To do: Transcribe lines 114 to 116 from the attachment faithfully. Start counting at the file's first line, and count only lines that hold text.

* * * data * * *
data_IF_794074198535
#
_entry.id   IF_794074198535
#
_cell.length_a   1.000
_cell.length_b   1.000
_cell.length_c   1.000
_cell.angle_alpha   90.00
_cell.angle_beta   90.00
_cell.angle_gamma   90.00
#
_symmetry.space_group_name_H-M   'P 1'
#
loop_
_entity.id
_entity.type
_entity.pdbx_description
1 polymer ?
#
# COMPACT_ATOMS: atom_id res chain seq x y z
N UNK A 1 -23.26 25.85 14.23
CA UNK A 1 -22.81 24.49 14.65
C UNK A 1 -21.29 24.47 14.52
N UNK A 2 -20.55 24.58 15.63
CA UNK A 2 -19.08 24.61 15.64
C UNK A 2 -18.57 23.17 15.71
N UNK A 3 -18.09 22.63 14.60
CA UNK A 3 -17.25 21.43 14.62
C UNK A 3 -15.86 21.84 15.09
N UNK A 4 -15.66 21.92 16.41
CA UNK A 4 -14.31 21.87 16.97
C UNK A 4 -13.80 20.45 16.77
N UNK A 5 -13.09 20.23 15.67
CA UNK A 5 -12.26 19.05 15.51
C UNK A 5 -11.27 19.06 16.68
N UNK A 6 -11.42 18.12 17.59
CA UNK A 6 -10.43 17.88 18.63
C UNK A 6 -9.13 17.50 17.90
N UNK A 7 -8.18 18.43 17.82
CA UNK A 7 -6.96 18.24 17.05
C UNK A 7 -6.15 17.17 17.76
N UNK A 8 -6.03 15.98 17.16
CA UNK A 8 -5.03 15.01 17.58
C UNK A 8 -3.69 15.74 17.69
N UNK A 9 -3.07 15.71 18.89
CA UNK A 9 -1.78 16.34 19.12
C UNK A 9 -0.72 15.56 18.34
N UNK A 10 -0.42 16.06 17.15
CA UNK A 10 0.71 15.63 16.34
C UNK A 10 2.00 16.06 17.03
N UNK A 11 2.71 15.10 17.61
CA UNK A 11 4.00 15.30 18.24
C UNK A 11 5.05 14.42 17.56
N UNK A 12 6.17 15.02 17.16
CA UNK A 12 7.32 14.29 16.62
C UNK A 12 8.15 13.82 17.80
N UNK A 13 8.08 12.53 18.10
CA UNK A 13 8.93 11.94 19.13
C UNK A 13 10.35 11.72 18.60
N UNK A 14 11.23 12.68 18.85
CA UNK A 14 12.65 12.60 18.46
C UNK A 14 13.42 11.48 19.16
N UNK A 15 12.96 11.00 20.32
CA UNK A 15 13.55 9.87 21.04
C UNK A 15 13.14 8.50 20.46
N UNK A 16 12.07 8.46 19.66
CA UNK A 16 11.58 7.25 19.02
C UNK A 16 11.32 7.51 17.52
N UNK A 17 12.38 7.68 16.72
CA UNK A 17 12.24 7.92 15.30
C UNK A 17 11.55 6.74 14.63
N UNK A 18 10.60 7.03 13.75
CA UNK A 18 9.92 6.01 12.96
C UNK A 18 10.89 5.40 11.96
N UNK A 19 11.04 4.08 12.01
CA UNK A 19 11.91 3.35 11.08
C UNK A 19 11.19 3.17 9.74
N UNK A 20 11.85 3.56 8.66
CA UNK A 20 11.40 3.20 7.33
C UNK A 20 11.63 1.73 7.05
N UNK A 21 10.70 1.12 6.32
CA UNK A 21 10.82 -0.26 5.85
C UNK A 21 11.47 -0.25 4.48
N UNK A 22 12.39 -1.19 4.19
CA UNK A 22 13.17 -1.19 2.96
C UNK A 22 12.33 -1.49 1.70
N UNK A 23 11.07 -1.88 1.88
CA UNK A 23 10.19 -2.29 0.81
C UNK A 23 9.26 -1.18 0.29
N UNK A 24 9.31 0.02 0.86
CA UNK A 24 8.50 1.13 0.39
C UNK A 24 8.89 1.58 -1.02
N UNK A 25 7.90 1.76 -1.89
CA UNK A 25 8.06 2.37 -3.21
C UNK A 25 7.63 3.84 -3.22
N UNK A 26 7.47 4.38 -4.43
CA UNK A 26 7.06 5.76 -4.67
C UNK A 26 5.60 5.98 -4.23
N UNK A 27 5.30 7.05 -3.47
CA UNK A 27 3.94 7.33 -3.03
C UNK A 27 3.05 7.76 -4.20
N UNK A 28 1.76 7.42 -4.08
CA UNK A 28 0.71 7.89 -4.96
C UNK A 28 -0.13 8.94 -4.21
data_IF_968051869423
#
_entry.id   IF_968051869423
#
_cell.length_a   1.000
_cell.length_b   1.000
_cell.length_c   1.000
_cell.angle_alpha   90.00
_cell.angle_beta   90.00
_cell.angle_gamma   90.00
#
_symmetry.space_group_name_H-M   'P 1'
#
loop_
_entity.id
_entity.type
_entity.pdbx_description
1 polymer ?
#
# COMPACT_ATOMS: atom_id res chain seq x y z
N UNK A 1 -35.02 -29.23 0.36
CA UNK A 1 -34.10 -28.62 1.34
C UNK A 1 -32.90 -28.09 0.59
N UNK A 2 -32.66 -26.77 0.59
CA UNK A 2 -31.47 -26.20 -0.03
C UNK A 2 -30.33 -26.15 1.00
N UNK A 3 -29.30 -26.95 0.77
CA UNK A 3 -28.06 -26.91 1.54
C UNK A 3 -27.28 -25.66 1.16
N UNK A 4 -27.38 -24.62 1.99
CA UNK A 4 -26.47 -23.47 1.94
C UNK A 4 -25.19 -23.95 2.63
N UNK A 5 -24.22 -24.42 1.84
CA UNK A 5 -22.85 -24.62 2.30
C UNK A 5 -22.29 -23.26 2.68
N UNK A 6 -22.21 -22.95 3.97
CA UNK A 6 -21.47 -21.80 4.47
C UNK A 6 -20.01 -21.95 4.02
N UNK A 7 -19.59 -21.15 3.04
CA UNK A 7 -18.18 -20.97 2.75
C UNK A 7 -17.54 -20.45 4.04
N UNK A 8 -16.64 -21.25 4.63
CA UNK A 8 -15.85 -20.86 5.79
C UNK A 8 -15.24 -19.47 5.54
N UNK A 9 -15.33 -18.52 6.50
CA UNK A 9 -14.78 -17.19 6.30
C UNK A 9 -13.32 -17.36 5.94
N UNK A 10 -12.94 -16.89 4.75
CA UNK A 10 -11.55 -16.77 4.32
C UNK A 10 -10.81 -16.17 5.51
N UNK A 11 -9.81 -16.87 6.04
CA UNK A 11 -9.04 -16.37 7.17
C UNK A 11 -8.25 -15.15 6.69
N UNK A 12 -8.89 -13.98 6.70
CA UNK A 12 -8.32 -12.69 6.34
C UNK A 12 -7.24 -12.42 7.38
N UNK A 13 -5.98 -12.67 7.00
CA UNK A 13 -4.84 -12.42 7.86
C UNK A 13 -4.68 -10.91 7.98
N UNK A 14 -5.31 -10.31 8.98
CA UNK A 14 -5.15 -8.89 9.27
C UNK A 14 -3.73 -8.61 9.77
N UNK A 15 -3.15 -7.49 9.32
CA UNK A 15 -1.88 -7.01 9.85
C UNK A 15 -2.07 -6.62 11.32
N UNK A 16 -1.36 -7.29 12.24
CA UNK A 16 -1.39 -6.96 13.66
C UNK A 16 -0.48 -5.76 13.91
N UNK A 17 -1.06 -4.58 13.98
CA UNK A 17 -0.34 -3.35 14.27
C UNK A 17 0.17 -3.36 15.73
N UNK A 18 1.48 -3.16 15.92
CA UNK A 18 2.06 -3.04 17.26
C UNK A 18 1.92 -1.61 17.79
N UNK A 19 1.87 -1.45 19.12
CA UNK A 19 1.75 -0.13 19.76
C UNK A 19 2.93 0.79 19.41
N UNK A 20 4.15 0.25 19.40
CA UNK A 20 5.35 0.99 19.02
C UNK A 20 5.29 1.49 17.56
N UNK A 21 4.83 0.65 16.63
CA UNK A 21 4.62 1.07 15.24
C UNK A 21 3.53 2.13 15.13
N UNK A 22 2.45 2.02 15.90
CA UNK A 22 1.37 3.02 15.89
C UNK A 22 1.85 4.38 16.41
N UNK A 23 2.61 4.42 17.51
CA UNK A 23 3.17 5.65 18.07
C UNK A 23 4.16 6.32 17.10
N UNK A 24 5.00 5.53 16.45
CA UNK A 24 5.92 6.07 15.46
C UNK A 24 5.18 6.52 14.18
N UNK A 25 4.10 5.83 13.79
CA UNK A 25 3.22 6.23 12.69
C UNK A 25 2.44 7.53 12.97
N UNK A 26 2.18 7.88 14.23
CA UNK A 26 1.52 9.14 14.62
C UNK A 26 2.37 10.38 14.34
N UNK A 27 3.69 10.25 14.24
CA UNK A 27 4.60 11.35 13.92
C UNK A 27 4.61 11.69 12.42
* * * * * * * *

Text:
_cell.angle_gamma   90.00
#
_symmetry.space_group_name_H-M   'P 1'